waiting for the decision. In the meantime we all returned to our battalions. Great was the anxiety of one of the officers. He did not actually sleep at the Sig. office but he spent as much time there as was possible, consumed with wonder as to what would come through. The fact that only such messages as "All L.Gs to be inspected and certificate rendered as to condition. All shortages to be indented for" etc did not tend to raise his hopes.
On the morning of the 11th the battalion was to pose for their photographer but I missed that, having to visit another village. At about 11.30 along came a French soldier on a bycycle shouting the news that the paper was signed, but he caused little excitement, among the Aussies. The 'civils' though did all kinds of queer actions in their excitement.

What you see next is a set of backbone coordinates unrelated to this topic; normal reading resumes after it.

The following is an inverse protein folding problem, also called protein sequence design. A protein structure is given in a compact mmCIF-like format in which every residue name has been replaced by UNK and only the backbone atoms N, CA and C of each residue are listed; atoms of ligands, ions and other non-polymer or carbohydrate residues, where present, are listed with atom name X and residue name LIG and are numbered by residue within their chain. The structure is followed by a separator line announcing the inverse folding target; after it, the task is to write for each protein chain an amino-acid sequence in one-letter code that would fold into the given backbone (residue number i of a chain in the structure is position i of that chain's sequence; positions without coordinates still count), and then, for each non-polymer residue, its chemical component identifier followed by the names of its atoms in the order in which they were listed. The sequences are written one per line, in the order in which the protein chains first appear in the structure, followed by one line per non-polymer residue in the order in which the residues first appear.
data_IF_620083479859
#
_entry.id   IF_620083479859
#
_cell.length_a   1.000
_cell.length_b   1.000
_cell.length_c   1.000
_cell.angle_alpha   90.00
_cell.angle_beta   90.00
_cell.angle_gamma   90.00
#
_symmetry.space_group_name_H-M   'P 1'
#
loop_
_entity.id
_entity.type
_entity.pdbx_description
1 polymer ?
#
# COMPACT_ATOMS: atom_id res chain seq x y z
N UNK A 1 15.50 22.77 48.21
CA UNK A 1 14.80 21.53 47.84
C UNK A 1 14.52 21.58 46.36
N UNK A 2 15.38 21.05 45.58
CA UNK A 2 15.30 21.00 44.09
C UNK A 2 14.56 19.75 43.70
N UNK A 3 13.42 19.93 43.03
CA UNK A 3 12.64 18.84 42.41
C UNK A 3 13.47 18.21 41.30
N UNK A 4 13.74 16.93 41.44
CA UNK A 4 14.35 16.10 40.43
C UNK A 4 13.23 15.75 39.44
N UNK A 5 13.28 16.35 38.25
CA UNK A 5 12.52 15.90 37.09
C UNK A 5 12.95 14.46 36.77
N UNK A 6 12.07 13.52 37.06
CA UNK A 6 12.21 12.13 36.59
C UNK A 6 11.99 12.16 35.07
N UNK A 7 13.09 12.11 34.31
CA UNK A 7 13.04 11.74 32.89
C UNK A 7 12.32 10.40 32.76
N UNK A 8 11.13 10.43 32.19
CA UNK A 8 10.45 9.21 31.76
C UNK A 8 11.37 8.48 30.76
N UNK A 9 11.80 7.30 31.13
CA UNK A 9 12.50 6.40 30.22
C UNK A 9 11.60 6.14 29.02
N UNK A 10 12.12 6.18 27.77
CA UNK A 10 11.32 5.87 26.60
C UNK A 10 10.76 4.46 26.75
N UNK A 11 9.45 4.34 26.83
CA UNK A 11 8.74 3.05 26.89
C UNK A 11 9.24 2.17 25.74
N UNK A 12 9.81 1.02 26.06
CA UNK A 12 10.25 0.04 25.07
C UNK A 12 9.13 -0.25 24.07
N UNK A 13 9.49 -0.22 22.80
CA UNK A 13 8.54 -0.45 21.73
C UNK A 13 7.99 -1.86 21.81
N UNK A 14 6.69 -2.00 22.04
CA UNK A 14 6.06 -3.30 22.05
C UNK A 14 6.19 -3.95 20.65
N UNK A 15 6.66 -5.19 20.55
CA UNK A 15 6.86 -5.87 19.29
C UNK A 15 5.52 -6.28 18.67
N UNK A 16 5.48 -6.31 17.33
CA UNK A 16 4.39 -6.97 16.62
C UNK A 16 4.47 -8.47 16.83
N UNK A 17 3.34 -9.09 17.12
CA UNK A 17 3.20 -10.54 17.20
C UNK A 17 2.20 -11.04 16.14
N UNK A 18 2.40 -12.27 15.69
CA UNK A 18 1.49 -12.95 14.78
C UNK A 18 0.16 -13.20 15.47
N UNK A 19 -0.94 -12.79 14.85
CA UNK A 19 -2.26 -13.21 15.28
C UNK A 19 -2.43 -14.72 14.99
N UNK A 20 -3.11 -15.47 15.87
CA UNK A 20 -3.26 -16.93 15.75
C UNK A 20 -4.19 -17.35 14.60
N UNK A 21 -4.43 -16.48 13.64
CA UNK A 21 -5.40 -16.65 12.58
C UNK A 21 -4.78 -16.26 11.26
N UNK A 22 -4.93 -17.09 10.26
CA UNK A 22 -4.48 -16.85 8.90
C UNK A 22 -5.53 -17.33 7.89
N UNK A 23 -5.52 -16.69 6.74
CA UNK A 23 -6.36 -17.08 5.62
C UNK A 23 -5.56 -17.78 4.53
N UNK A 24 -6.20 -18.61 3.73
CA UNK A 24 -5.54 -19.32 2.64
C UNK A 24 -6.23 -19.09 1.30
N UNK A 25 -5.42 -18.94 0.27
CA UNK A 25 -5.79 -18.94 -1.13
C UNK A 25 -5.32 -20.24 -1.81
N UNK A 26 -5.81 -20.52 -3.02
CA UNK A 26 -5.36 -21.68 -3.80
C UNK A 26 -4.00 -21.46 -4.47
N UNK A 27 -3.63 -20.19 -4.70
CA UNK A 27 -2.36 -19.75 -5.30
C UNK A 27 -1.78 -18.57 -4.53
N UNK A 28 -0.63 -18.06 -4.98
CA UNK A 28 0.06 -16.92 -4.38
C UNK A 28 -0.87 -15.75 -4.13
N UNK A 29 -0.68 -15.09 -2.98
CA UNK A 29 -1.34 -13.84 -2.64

After the photoes of the battalion had been taken though, the Colonel made a speech on something or other, omitting to mention the increase in the number of poultry dinners the troops had been having. But he turned again, and at last the rebuke was coming. But no – it was "Armistice was signed at